Until I went to yoga class that night with my friend Eddie. Afterward, we grabbed a bite on the Third Street Promenade, where I excitedly told him, "You should see my friend Cara for Reiki! You'd really like her!" and then relayed my experience.

By the time I got to the end of our session, I stopped talking. Looked out in space.

I realized then that THAT was my grandmother's gift. "Every time I see the color red, I'm going to know that it's okay to feel my feelings."

As part of my Letting LOose Challenge, I am allowing myself to feel whatever feelings come up. Usually, I'd want to figure out why, to know where the source is, so that I could potentially nip it in the bud. But now, I'm not doing that. I'm feeling whatever's coming up and accepting that it is what it is. Like everything else in life, it'll pass. But for now, it's okay to feel whatever the hell I want to.

Monday, May 20, 2013

Day 16 Letting LOose Challenge: Letting go of labels and being a woman.

"Stop the words now. Open the window in the center of your chest,
and let the spirits fly in and out." 
~Rumi

Recently, I said that I've wanted to become more feminine, because I feel very masculine. My bodyworker, Trevor, asked why I felt that way.

"Everything I do is very masculine — I'm an entrepreneur, the role I play in a lot of different situations is the go-getter and make-it-happen person. A lot of the sports I do are also very masculine." 

He blew a wisp of his strawberry blonde hair away from his eyes, raised a brow, then looked at me perplexed. "I don't see you as masculine at all," he told me, continuing to work on releasing the tension I've built up in my body from stress and physical activity.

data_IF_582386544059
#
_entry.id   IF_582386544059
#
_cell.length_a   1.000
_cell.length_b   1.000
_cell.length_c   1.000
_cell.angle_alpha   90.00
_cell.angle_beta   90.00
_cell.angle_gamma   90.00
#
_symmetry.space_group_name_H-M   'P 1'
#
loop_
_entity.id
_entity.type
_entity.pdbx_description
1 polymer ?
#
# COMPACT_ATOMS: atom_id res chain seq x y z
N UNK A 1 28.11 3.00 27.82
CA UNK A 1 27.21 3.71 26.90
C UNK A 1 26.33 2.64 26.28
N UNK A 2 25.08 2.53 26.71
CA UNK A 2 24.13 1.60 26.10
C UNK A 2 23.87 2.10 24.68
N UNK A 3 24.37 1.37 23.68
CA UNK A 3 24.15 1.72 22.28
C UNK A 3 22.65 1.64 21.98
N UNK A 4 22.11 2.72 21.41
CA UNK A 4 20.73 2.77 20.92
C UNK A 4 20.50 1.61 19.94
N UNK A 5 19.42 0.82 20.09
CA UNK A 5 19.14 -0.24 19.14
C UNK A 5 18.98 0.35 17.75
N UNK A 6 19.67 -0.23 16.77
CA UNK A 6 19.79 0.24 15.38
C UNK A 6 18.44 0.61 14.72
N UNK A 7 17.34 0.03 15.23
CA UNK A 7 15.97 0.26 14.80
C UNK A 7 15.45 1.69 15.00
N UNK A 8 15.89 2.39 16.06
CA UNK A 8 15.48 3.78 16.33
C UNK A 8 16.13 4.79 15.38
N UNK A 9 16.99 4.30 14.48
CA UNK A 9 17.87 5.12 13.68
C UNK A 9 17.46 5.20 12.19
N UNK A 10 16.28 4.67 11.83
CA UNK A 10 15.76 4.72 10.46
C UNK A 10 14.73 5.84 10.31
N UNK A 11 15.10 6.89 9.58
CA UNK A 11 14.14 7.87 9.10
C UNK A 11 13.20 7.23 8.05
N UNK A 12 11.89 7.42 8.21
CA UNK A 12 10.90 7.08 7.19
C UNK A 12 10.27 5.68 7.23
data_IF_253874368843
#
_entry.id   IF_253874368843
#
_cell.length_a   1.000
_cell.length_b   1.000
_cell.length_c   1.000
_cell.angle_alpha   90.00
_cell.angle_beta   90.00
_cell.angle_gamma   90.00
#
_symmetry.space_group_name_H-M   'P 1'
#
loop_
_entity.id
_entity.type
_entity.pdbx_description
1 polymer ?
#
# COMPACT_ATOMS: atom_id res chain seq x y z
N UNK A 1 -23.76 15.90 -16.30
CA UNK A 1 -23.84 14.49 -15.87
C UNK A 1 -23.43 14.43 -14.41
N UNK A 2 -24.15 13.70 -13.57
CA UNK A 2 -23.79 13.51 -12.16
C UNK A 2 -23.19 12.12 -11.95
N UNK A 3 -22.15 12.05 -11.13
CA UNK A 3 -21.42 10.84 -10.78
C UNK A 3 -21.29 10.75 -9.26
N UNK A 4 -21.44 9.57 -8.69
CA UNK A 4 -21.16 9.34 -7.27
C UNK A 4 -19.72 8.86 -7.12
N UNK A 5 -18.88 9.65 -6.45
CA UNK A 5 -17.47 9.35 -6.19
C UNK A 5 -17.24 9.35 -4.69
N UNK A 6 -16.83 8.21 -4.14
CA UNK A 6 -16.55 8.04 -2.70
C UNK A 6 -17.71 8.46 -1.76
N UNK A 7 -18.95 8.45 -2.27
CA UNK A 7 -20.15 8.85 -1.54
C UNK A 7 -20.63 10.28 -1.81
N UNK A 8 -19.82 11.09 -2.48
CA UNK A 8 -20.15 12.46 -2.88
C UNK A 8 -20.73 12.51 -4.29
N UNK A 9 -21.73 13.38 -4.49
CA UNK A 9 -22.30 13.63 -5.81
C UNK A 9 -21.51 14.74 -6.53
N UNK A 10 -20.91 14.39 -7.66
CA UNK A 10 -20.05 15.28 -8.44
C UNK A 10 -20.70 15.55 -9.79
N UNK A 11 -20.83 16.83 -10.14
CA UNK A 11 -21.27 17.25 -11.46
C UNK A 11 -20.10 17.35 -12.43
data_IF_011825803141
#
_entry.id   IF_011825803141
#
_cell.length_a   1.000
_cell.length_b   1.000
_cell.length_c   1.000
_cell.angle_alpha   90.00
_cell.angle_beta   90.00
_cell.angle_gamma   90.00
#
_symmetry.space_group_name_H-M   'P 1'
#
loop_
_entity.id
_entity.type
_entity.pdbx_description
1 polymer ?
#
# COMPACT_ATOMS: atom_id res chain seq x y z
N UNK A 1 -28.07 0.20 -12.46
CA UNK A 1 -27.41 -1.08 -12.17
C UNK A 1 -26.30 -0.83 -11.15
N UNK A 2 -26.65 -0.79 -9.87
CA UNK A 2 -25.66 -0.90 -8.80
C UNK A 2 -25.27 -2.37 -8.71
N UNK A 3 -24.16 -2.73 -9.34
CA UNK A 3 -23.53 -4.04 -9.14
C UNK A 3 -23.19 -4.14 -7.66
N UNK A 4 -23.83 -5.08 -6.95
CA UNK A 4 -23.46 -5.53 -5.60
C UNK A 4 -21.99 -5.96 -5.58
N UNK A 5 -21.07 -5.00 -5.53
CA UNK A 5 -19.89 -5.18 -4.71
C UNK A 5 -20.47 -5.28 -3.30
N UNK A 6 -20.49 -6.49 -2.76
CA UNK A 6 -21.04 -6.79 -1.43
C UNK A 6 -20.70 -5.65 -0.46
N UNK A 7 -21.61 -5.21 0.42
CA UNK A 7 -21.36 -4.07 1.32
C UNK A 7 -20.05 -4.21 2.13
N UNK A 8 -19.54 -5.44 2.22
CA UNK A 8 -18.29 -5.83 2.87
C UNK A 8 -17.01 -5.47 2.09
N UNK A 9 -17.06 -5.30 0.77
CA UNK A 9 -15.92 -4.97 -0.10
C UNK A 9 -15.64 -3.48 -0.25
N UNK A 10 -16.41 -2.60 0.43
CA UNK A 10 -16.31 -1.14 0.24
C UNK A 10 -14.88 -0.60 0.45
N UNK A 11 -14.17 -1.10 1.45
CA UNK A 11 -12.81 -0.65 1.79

We chatted about the idea of masculinity versus femininity for a little longer, and he added a bit of wisdom that was echoed today during a conversation with Tara, owner of Kaia Fit. "I think that you're focusing too much on being feminine," he added, "when in actuality, all you have to do is just embrace that you're a beautiful human being. I think that'll do it."

Trevor's been working on fixing my hip, the plantar fasciitis that happened lately, and tension so deep in my shoulders that it feels like my muscles are knotted into one unbreakable rope. Part of the reason I'm so tight is because of the activities I do, one of which is a women-only boot camp that I started a few weeks ago.

It used to be that I was reluctant to join in any group activities limited to females, as I always felt like the most masculine one of the bunch. But, in an effort to open up to my yin side, I've started exploring different opportunities to be around my tribe, and it's actually been quite lovely, especially in learning how everyone has gone through their own versions of crap to become the beautiful souls standing before me.